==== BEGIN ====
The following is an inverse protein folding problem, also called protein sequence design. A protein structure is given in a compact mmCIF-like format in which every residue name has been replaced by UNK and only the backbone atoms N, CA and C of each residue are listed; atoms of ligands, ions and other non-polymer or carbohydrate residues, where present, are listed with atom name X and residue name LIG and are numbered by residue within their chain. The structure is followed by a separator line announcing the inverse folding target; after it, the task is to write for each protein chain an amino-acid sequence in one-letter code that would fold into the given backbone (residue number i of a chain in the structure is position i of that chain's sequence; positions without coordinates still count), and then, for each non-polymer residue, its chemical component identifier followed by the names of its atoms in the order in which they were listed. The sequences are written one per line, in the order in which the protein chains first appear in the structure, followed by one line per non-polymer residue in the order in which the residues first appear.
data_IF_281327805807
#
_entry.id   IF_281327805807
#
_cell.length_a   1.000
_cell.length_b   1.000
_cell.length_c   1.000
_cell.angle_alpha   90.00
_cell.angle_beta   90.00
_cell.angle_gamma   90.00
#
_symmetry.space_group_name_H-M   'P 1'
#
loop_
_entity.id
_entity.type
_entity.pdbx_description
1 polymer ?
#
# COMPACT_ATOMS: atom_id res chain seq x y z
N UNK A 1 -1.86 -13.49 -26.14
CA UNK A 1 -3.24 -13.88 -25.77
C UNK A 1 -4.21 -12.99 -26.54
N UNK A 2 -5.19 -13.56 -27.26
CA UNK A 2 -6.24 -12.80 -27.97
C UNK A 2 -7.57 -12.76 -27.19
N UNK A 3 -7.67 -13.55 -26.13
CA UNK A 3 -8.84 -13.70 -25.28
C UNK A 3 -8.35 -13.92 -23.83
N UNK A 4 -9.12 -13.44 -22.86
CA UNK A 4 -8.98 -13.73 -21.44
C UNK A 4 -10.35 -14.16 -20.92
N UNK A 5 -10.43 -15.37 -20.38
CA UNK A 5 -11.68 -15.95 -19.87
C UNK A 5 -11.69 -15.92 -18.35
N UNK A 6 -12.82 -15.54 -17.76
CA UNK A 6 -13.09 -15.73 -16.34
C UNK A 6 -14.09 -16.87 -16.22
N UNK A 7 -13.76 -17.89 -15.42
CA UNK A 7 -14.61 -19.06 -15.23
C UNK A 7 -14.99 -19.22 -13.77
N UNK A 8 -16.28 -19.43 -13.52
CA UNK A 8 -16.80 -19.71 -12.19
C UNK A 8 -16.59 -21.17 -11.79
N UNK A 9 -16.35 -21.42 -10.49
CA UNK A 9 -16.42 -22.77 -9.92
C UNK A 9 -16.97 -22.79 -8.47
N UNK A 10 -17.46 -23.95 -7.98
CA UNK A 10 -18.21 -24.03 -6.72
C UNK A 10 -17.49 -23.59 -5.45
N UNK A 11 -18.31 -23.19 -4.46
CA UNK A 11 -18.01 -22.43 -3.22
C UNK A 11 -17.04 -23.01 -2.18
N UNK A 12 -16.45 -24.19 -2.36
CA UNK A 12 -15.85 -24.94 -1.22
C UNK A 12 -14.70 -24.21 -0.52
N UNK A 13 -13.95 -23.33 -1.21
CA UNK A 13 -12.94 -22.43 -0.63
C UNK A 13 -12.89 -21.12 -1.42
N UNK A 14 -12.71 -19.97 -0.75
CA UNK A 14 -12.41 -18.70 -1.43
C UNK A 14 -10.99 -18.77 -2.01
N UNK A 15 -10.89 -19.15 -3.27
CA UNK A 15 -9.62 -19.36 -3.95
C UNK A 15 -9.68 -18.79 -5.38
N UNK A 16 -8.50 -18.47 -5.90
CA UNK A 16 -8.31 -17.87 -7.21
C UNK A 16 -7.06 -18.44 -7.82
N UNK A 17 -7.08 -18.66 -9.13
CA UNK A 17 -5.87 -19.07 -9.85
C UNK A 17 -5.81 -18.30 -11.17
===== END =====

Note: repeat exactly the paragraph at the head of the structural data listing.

The following is an inverse protein folding problem, also called protein sequence design. A protein structure is given in a compact mmCIF-like format in which every residue name has been replaced by UNK and only the backbone atoms N, CA and C of each residue are listed; atoms of ligands, ions and other non-polymer or carbohydrate residues, where present, are listed with atom name X and residue name LIG and are numbered by residue within their chain. The structure is followed by a separator line announcing the inverse folding target; after it, the task is to write for each protein chain an amino-acid sequence in one-letter code that would fold into the given backbone (residue number i of a chain in the structure is position i of that chain's sequence; positions without coordinates still count), and then, for each non-polymer residue, its chemical component identifier followed by the names of its atoms in the order in which they were listed. The sequences are written one per line, in the order in which the protein chains first appear in the structure, followed by one line per non-polymer residue in the order in which the residues first appear.